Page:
Apps are just the latest technology to hit birding. Digital photography, for example, already shifted the landscape by helping birders make accurate bird counts rather than relying on field observations, Trine says.

New technology brings up thorny etiquette questions, like whether finding a bird by checking someone else’s Google map is the same as finding it on your own.

One controversy is playback, when birders use an iPod or phone to play bird calls that entice a bird into view. While CDs or tapes were used in the past, the ease of an iPod makes playback more accessible, says Karen Herzenberg, instructional coordinator at the Rio Grande Nature Center State Park.

“A lot of people really think that technology shouldn’t be used at all to lure birds,” says Doyle, in a phone conversation from her catamaran, which she uses to travel the Eastern seaboard. “Other people think it really doesn’t matter. I probably fall somewhere in the middle.”

What is clear, she says, is that playback should not be used during breeding season because it might make a bird leave its nest. It also should not be used if a bird is rare or protected in any way.

A Say’s Phoebe is spotted in Los Poblanos Fields Open Space.

Ethics of birding

Birders take that seriously. On a visit to Madera Canyon in Arizona, Herzenberg and others hoped to see a pair of elegant trogons, a tropical species reported on a rare bird alert. When one birder accidentally played the bird’s call on his phone, he faced fierce criticism.

“They really let him have it,” says Herzenberg. “He just apologized over and over.”

Brozek says he is judicious about playing calls but in some cases they are valuable. Brozek desperately wanted to show an older friend a painted bunting, which he calls “one of the most beautiful birds in America.”

After walking for some time in Rattlesnake Springs, south of Carlsbad, they still hadn’t spotted the bird.

“Finally,” Brozek writes in an email, “I played the song and a beautiful male popped up instantaneously and gave us a great, unforgettable view. This was the first and only time that my friend saw a painted bunting in his life.”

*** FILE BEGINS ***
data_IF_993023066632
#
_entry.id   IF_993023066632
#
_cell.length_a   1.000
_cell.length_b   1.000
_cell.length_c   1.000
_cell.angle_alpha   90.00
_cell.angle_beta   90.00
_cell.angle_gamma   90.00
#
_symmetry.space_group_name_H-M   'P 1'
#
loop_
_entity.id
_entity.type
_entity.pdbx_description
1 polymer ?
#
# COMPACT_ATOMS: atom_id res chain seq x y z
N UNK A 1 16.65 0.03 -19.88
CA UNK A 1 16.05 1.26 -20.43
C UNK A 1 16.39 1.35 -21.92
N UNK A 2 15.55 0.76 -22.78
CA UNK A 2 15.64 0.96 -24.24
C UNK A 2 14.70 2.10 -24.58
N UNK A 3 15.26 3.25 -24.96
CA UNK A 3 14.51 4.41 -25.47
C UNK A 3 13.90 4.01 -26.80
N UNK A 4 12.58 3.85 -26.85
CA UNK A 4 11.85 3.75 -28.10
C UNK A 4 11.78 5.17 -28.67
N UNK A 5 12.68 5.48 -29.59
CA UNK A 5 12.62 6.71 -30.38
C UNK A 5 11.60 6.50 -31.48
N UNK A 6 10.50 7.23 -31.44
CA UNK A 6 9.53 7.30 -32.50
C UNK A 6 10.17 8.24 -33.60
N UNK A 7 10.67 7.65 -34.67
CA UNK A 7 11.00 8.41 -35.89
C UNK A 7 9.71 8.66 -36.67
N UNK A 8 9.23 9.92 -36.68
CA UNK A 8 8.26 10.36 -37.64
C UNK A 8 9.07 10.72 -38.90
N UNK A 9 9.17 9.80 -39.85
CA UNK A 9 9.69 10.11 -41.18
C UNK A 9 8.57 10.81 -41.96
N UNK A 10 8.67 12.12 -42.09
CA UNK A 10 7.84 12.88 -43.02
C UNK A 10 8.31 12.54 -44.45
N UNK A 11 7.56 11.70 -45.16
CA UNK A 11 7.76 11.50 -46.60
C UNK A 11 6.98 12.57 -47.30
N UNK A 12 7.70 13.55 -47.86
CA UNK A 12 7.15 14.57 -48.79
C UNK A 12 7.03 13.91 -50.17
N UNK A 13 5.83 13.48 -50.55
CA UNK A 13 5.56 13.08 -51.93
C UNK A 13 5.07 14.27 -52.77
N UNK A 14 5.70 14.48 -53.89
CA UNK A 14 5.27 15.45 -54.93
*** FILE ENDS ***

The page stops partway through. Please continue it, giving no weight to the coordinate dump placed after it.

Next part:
Has technology changed birding? New tools make more information available and easier to share, Doyle says. Instead of being “in” with the experts, novices can join listservs or share information on their own, she says. Birders once needed copious notes to prove a rare sighting but smartphones make it easy to post photos.

Benefits of tech

Doyle can access thousands of calls, nest guides and photos from four guides on her phone. Even if they don’t know birders nearby, they now also have access to virtual communities, through photo-sharing sites or field guides linked to Facebook, she says. A new site,, even aspires to be a social network for birders.

Sullivan says eBird pushes birders to think scientifically about how they observe birds so the data they enter is useful for others.

Like all technology, every birder decides what to sample and what to leave behind.

Herzenberg first explored apps after attending a guided bird walk in Arizona. She was fascinated when the leader used the Sibley app to compare species on her iPad, but after only six months she is still getting used to using her smartphone in the field.

“Some people have concerns that the technology is getting people less focused on the birds,” she says. “I don’t know if that’s really happening but I think there could be an element of getting so wrapped up in your technology that you’re missing something in the real world.”

Technology hasn’t revolutionized birding completely – and birders say that is a good thing.

Leah Henzler, who calls herself a novice birder, says iBird helps her identify birds in the field. But Henzler, who joined the Thursday walk, keeps her phone closed most of the time.

“I don’t want to be standing here looking at a screen when I should be looking at birds,” she says.